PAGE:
Cities need ‘low-end’ workers to prosper
ome people suppose industrial upgrading means waning demand for “low-end” workforce, and therefore urban areas should restrict the inflow of “low-end” workers by implementing a stricter household registration policy. This is a big misunderstanding.
It is not true that big cities with high labor productivity and highincome levels require fewlowskilled workers. In fact, the concentration of high-skilled talents in one place increases the demand for low-skilled workers. The proportion of blue-collar workers should generally be higher in bigger cities compared with smaller ones.
High-skilled talents and lowskilled workers are complementary to each other. In a society with high division of labor, lowskilled workers can benefit from highly skilled talents and improve their lot. For instance, workers in the service industry who get more chances to serve foreigners can learn a foreign language faster than other workers. And the more people earn, the more they spend to get services, which in turn requires more lowskilled workers to serve them.
Research shows that in the United States, one post in a hightech industry can create five posts in other industries— two in the comparatively high-end service industry (such as the medical and legal professions) and three in the consumption-centric service industry (such as retail and restaurants).
But unlike majorUS cities, their Chinese counterparts have failed to increase the employment of low-skilled workers. In majorUS cities, the proportions of highskilled talents and lowskilled workers are both high, but that of middle-skilled workers is lower compared with smaller cities and towns.
The problem with middle-skilled workers is that despite being unable to compete with high-skilled talents, they are reluctant to do low-skilled work. That’s why they are less likely to make bigUS cities their base.
Statistics show that China’s big cities attract more high-skilled talents— but fewer low-skilled workers— than middle- and small-sized cities. This is not because China’s big cities don’t need low-skilled workers, but because they implement strict policies to restrict the inflow of such workers. Restricting the inflow of low-skilled workers in big cities, however, could have a negative impact on urban development. When enterprises in big cities have difficulty in hiring low-skilled workers to render low-end services, they have to hire comparatively high-skilled people to do the jobs. That’s the reason why some college students do menial work that could be accomplished by people with a high school diploma, and this is a waste of talent. Since there are not enough lowskilled workers in the service industry to serve the high-skilled talents in big cities— and demand exceeds supply— there has been a rapid growth of salary in the service industry. And the high costs have forced many enterprises to keep the recruitment of low-skilled workers to the barest minimum. As a result, high-skilled talents spend more time on serviceoriented work instead of improving their productivity. And the decline of productivity of highskilled talents undermines the competitiveness of an entire city.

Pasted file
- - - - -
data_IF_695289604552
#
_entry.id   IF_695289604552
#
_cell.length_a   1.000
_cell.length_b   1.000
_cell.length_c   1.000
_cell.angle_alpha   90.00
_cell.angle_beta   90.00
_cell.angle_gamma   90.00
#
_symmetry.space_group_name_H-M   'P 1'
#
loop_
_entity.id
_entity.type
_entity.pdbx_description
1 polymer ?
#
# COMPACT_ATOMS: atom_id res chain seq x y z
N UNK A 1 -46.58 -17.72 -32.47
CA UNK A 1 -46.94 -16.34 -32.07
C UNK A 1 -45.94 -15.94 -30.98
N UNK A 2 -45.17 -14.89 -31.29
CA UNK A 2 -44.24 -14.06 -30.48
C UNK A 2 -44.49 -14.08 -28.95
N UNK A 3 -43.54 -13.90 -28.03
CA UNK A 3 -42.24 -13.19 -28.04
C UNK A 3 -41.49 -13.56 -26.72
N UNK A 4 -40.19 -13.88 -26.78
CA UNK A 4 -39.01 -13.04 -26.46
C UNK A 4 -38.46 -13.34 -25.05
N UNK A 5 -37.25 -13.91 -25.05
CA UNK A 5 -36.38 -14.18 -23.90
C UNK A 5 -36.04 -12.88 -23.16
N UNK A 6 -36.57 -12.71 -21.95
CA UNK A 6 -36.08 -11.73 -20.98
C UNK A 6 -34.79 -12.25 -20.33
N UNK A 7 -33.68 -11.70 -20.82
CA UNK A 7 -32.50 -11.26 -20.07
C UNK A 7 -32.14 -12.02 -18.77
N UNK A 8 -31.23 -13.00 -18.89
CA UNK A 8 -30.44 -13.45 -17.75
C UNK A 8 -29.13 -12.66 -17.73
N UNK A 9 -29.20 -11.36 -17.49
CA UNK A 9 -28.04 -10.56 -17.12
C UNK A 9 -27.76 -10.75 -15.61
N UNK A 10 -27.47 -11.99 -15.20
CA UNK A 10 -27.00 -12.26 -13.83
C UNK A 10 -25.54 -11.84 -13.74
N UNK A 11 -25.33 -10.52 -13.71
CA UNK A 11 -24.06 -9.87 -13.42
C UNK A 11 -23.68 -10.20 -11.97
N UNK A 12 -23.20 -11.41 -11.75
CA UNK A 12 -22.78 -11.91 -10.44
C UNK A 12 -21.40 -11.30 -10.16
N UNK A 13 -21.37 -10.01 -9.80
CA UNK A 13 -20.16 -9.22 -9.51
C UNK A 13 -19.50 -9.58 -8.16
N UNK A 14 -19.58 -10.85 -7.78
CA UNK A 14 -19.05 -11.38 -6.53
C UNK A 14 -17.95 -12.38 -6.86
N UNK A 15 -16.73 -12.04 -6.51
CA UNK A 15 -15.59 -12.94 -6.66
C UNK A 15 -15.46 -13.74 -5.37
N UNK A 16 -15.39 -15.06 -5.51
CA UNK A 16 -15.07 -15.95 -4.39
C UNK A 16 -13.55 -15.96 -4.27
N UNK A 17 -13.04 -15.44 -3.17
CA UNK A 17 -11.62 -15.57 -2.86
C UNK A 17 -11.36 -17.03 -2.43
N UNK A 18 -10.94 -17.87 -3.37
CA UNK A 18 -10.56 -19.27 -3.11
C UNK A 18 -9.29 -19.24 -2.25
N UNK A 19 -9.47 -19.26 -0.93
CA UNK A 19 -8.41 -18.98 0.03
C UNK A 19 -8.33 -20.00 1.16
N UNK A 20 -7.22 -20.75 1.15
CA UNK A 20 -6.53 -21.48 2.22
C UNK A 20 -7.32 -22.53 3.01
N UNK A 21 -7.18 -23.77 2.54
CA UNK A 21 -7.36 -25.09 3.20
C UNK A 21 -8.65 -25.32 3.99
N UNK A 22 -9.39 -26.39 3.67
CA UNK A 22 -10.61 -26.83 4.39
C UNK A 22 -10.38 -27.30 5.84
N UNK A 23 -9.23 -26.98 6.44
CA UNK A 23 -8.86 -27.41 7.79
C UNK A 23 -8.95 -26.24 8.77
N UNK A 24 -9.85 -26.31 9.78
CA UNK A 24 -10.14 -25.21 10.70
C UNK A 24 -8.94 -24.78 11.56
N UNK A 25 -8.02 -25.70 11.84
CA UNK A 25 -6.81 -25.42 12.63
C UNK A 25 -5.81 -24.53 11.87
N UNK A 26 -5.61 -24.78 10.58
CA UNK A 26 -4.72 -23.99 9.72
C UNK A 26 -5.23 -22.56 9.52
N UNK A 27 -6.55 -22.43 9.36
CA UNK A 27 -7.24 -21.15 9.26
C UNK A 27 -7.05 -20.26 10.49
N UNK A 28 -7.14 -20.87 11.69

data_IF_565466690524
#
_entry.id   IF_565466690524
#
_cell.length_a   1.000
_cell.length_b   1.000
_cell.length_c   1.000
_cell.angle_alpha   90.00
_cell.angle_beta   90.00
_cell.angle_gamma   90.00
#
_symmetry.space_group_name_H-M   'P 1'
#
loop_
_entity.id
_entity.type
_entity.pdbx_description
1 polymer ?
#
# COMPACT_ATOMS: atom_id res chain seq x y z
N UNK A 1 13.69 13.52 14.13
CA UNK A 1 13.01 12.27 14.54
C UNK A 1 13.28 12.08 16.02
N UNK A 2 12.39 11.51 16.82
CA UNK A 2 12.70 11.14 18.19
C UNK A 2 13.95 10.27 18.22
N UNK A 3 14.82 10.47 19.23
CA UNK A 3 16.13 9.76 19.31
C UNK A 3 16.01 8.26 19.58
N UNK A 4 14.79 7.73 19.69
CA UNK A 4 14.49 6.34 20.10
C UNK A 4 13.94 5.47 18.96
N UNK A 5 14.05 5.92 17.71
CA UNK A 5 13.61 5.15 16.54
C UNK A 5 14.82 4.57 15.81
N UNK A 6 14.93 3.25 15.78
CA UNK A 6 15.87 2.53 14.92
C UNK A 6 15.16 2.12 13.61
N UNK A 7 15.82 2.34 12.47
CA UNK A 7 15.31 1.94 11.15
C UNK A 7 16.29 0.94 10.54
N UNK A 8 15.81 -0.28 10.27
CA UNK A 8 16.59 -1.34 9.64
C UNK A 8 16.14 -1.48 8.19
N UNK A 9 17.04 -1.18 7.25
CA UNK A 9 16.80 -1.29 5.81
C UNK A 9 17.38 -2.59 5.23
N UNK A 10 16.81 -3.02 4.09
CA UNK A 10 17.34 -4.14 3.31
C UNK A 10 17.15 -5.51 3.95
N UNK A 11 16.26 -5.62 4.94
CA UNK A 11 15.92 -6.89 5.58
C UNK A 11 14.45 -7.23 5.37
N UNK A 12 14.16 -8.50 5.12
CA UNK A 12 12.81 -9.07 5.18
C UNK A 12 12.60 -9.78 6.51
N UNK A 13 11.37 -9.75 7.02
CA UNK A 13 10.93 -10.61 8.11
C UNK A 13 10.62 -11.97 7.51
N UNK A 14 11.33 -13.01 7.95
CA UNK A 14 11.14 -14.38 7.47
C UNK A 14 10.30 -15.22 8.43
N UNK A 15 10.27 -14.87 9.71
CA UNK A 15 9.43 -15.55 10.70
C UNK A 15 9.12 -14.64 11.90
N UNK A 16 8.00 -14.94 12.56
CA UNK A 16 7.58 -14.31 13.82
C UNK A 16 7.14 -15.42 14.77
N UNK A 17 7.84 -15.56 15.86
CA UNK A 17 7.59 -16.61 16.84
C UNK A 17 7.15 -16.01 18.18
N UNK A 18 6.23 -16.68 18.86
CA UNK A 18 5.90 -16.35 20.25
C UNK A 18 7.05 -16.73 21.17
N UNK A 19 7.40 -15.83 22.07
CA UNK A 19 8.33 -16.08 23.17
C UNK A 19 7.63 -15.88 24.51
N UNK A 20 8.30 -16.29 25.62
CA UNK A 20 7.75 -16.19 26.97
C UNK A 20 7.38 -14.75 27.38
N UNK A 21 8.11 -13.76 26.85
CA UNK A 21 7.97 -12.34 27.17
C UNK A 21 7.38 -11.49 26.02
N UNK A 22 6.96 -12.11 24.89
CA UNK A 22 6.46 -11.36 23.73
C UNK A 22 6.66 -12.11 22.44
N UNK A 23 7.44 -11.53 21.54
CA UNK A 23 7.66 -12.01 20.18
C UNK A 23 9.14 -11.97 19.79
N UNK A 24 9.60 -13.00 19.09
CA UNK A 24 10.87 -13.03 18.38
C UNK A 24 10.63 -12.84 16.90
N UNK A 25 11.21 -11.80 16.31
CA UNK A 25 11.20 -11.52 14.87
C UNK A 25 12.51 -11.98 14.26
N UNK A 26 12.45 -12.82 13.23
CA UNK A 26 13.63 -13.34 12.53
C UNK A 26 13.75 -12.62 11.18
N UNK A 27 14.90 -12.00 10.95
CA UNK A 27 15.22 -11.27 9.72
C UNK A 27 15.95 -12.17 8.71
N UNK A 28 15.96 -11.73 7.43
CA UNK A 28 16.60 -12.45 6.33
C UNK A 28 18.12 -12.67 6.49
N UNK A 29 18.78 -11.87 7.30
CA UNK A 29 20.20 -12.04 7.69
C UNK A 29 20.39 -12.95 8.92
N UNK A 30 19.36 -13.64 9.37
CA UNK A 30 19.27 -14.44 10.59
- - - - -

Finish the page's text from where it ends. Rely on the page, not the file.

Moreover, restricting the inflow of low-skilled workers in major cities also reduces migrant workers’ consumption. Migrant workers save more money for future risks because they cannot be covered by the urban social security system. They don’t spend money on durables, for they believe they will eventually have to return to their hometowns.